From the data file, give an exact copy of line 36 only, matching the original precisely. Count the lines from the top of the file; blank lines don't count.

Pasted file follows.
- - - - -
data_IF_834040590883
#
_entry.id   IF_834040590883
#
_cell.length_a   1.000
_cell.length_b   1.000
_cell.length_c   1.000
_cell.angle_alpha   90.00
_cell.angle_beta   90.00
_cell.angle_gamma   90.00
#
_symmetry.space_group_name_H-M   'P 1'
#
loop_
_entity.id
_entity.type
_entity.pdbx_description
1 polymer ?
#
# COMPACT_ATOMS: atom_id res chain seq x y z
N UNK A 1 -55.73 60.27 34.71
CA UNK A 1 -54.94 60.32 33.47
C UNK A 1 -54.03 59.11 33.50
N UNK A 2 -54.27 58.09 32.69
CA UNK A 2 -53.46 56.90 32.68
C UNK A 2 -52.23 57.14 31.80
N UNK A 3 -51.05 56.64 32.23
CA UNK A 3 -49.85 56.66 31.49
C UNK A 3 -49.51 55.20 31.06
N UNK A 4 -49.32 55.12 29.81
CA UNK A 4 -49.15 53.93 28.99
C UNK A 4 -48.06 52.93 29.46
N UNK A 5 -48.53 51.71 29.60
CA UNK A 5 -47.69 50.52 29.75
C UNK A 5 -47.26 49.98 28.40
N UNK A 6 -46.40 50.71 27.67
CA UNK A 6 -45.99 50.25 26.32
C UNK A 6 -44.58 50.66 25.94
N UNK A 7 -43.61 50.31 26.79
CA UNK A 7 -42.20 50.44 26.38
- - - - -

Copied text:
N UNK A 6 -46.40 50.71 27.67